The further to the left or the right you move, the more your lens on life distorts.

Monday, July 06, 2009

Children's Rules

There is an interesting phenomenon that has occurred repeatedly in at least a few Northeastern blue states. The electorate sends a liberal legislature to do their business, but in what might seem to be a counter-intuitive twist, elects a more fiscally conservative Governor (often a Republican) to reign them in. It’s as if the electorate’s inner child wants lots of juicy government programs, but at the same time it wants an adult to control the children in the legislature so that they don’t get too rowdy.

When I look at the massive new Federal programs being proposed by the Obama administration, particularly in the context of the current recession and the already massive debt that will weigh down any recovery, I worry that the national electorate has also indulged its inner child by electing an overwhelming Democratic majority in the Congress. But it somehow forgot to put an adult in the White House to reign them in. Hence, we see irresponsible spending proposals totaling trillions of dollars, with no suggestion as to how to pay for them.

Fred Hiatt, the Editor of The Washington Post’s opinion page, and certainly no enemy of Barack Obama, comments of this situation:
"The systematic widening of budget shortfalls projected under CBO's [the non-partisan Congressional Budget Office] long-term scenarios has never been observed in U.S. history," the CBO pointed out in its usual dry style. And: "All in all, the U.S. economy could contract sharply for a long period."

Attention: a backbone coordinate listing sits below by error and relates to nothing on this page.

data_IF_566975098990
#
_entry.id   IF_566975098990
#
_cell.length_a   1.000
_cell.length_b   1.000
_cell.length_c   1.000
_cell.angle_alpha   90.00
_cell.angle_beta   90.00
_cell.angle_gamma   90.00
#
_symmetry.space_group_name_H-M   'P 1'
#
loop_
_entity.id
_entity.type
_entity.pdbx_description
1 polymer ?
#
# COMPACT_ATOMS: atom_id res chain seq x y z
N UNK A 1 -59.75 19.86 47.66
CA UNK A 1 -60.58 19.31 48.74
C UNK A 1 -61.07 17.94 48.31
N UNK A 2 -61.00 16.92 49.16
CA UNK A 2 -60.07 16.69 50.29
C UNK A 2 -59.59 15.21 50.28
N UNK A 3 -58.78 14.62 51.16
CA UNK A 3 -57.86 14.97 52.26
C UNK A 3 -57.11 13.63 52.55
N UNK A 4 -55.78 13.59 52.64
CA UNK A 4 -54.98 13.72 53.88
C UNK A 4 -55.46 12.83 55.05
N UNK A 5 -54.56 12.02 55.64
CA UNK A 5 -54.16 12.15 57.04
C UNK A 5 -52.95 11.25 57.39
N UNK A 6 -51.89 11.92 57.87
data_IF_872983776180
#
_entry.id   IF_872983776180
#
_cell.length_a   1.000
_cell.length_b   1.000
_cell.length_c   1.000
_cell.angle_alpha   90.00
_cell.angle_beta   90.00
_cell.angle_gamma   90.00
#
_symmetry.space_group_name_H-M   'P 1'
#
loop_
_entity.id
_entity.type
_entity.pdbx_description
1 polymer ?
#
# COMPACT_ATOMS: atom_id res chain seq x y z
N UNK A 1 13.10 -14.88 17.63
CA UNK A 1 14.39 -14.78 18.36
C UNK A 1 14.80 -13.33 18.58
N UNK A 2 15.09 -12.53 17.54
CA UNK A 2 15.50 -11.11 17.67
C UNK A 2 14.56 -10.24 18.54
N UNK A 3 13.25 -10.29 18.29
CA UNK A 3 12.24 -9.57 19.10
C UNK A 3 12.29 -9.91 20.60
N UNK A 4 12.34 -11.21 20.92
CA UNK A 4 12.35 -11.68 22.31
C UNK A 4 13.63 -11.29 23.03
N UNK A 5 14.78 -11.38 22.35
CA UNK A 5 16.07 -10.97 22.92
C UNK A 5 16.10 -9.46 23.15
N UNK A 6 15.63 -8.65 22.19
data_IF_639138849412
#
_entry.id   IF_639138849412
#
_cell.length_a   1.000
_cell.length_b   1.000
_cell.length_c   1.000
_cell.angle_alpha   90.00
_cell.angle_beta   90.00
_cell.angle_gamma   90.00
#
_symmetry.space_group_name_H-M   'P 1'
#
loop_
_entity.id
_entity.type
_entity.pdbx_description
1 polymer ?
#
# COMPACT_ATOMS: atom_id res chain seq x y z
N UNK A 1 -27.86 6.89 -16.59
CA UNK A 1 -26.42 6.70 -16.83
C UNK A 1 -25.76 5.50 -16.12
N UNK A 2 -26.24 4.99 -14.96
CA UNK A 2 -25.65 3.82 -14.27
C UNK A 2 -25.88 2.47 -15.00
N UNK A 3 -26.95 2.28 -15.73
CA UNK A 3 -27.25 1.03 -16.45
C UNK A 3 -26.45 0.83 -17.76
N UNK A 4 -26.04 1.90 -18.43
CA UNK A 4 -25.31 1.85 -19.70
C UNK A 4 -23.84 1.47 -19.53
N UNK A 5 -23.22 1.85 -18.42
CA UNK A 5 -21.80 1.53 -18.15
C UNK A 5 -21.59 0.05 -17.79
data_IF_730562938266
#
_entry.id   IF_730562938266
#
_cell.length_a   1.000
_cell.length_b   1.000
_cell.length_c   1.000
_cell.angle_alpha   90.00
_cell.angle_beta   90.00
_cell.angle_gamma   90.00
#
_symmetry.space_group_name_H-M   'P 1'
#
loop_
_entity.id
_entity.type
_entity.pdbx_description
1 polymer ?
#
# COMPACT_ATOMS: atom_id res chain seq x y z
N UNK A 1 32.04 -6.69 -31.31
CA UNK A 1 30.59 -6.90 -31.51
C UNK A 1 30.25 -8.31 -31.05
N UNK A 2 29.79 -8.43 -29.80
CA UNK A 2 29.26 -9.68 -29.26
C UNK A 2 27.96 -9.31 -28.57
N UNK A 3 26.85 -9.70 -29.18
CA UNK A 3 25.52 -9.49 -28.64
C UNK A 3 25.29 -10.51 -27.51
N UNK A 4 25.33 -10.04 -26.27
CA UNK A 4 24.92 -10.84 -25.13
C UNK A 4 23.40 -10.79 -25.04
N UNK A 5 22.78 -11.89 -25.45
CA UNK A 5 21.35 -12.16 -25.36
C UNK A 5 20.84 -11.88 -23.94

Obama's response has been to acknowledge the seriousness of the problem -- and make it worse. I'm not talking about his record-breaking stimulus plan, which was essential (if not ideally shaped) given the recession he also inherited. Rather, it is Obama's long-term budget that would more than double the projected deficit over the next 10 years, to $9 trillion, by extending most of the Bush tax cuts and limiting the alternative minimum tax while creating new programs and entitlements (to college tuition scholarships, for example) and refusing to cut back on existing ones.

And that's not to mention his top priority, universal access to health care. Obama has said that reform must be paid for, and he hopes it will lead to a slowing in the growth of health-care costs. That would hugely improve the long-term budget outlook.

But the prospects of cost control are tenuous, experimental, distant and politically fraught; by comparison, creating an expensive new entitlement is easy. [emphasis mine] Obama has proposed to pay for part of universal access by collecting more income tax from the wealthy, which would make the existing deficit that much harder to close. The cost of the entitlement could rise more quickly than the revenue paying for it. There is a good chance, in other words, that whatever emerges from Congress this summer will worsen the budget prognosis.

I’d be less than honest if I didn’t admit that I’m worried about the future, and it has nothing to due with vacuous claims that Cap and Trade will somehow “save the planet” or that universal health care will magically reduce the federal deficit while at the same time improving the economy and business climate – all without raising taxes on any but “the rich.”

I’m worried because with each passing month, it appears that children—full of good intentions and idealism—are running the government. The problem is that those good intentions and idealism have to be tempered by adult common sense. You know, by real grown-ups who recognize that nothing is free, and sometimes the best approach is to do a little less than you’d like because you really can’t foresee the unintended consequences of doing it all.

No worries though. My friends keep telling me that Barack Obama is a really smart guy, and he has it all figured out. Hope so.